DISCUSSION: Defining Our Field - what is 'classical music' to us, why are we involved and what can we learn from our differences? Read John Dante Prevedini's essay, watch the panel discussion and make your own comments.
The late Patric Standford may have written these short pieces deliberately to provoke our feedback. If so, his success is reflected in the rich range of readers' comments appearing at the foot of most of the pages.
Considered Asia's most important cultural development in 2022, Taipei Performing Arts Centre will open to the public in summer 2022. The new spectacular landmark of Taiwan's capital city will become the epicentre of the island's vibrant contemporary culture where no subject matter or technical demand is off limits.
Commissioned by the Taipei City Government to foster the development of the arts, the building has been designed by a global team of the architecture practice, Office for Metropolitan Architecture (OMA), led by architect Rem Koolhaas and David Gianotten, in collaboration with local architecture firm Kris Yao | Artech and engineering company Arup.
The monumental 59,000-square-metre complex floats above the bustle of Taipei's famous Shilin Night Market, renowned for its pulsating street life and as an international foodie destination. The futuristic design shatters the standardised model of contemporary theatres and embraces inclusivity, reflecting the liveliness and open-mindedness of Taipei and its people.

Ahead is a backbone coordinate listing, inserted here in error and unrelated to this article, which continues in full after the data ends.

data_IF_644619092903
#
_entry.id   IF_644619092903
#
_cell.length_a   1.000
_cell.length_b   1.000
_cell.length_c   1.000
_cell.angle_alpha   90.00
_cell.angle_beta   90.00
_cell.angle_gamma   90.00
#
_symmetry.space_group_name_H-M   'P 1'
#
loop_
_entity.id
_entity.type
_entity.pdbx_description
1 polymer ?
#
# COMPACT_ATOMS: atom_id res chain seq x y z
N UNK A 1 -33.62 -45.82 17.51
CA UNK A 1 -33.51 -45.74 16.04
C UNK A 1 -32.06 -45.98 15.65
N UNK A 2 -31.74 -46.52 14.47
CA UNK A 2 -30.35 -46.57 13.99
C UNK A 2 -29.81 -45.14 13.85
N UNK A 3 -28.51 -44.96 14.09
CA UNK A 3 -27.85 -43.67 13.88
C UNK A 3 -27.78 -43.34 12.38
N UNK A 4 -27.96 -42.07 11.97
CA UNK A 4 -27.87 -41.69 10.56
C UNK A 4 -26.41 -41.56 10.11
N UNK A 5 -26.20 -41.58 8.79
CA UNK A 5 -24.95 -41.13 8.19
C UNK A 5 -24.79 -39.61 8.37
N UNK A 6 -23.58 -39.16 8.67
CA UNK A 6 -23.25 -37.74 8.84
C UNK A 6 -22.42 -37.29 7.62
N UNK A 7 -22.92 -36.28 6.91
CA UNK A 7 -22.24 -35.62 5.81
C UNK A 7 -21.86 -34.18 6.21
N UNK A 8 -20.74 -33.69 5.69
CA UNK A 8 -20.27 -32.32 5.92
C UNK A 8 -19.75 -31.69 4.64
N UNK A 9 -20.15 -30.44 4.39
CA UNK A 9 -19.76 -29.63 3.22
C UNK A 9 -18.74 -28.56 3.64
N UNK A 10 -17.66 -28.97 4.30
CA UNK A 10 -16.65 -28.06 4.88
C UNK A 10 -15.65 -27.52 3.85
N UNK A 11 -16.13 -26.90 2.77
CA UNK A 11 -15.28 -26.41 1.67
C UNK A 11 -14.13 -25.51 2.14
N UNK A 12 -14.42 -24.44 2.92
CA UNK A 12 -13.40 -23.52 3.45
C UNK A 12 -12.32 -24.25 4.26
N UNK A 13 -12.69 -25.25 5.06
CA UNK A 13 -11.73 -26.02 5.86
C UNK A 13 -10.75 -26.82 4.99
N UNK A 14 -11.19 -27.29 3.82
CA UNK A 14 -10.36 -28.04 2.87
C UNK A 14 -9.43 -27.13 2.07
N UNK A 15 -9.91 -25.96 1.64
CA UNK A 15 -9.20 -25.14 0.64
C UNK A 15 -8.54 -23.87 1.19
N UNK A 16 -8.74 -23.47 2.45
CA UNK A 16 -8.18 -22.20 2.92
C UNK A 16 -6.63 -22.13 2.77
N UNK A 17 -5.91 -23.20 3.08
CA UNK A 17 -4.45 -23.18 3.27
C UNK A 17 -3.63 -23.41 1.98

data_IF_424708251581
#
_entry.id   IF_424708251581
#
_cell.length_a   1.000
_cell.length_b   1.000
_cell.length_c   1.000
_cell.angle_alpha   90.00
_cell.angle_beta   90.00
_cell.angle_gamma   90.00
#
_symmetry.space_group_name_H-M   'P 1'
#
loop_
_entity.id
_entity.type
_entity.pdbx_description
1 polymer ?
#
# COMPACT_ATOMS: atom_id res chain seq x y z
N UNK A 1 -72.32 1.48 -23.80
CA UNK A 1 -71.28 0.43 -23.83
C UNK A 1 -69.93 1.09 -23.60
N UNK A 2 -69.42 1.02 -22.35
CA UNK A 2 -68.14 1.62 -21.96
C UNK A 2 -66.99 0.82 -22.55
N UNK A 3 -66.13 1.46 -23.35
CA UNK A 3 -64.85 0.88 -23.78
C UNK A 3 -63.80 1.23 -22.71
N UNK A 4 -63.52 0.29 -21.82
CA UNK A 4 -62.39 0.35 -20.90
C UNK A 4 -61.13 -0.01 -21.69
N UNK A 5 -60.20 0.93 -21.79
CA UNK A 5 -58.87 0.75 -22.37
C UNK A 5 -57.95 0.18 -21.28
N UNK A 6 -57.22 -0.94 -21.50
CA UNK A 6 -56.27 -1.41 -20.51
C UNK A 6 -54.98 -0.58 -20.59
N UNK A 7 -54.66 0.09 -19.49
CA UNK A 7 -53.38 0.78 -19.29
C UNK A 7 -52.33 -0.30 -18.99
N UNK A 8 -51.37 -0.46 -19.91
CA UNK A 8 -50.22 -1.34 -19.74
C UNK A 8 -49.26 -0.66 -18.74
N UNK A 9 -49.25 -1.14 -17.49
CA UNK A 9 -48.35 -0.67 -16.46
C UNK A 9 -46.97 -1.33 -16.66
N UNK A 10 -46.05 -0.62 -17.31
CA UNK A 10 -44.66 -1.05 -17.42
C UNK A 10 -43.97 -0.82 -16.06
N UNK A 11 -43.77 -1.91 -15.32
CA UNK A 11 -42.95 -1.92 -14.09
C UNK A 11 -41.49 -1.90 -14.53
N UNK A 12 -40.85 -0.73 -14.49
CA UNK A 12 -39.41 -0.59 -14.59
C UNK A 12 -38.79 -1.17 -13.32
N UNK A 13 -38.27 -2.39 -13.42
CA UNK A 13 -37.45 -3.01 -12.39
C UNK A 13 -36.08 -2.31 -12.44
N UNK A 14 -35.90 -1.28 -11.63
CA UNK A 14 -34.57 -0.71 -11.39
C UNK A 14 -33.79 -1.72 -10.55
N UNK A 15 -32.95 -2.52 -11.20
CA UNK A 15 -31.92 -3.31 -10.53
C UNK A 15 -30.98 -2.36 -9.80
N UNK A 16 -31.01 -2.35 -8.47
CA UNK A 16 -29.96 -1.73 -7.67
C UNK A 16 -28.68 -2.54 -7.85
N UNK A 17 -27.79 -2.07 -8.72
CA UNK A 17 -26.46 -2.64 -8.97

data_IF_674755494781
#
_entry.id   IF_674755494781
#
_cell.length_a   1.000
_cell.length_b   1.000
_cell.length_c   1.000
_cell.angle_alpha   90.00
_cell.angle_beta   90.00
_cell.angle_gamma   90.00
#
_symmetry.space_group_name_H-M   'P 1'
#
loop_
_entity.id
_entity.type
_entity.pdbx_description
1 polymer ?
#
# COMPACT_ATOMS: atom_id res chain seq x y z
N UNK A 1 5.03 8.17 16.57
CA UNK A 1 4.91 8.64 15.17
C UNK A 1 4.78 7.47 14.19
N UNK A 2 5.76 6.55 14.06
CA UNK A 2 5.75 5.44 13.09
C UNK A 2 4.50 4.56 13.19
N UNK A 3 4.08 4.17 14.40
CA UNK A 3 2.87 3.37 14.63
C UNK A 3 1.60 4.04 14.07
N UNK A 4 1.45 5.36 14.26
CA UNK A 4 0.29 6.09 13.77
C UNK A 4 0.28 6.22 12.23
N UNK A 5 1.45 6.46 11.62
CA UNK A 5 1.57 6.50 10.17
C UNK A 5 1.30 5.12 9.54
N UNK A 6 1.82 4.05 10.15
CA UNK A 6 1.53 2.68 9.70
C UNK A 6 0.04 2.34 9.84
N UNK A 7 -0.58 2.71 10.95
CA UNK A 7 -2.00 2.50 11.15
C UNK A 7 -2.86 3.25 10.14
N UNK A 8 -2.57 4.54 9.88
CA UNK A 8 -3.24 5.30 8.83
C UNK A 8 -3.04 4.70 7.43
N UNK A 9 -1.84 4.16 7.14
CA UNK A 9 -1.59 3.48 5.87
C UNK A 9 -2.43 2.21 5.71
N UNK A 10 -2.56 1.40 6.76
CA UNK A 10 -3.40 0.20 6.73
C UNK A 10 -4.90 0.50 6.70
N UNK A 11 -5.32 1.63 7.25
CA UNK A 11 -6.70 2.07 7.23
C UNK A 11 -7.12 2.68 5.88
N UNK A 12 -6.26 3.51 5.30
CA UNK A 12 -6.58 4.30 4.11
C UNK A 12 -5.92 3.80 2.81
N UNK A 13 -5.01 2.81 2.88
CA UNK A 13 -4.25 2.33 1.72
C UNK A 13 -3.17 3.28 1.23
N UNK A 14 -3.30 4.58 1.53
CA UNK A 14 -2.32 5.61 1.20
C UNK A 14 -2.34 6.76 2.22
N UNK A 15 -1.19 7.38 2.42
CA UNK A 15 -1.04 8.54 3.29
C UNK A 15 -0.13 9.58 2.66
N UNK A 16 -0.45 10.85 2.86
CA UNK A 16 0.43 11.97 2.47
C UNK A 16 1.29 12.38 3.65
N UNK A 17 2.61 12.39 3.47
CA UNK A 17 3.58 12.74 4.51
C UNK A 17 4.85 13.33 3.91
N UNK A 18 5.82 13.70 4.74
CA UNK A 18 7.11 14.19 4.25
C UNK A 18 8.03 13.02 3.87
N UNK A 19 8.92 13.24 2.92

Taipei Performing Arts Centre comprises three theatres plugged into a lifted central cube that invites the city's street life on site. The spherical eight-hundred-seat proscenium theatre, Globe Playhouse, resembles a planet docking against the cube. Grand Theatre is a fifteen-hundred-seat space for a wide variety of performing arts genres. Opposite to it and on the same level is the eight-hundred-seat multiform theatre, Blue Box, for the most experimental performances. When coupled, the two theatres become the 2,300-seat Super Theatre, a massive space with factory quality. Equipped with facilities to meet the most challenging pyrotechnical demands of contemporary theatre, the spaces have been specially designed to offer new theatrical opportunities.
The general public, with or without a ticket, is invited into the center through a public loop that runs through the theatre's infrastructure and production spaces typically hidden from view. Portal windows along the loop allow visitors to peer into performances and technical spaces between the theatres.
Taipei Performing Art Centre will become the new headquarters for Taiwan's numerous performing arts groups embracing cutting-edge theatre, contemporary dance, musical theatre, traditional opera and puppet theatre, children's theatre as well as serve as a laboratory for cross art-form experimentations and new creations.
Liu Ruo-yu, Chairman of Taipei Performing Arts Centre, says: 'OMA has created for Taipei a world class arts centre for the world. We look forward to welcoming audiences as well as artists from across the globe to work with Taiwanese artists to create new works that respond to most urgent issues facing our time. We hope Taiwan will learn from the world through these international collaborations, as the world gains a greater understanding of the history, culture and people of Taiwan.'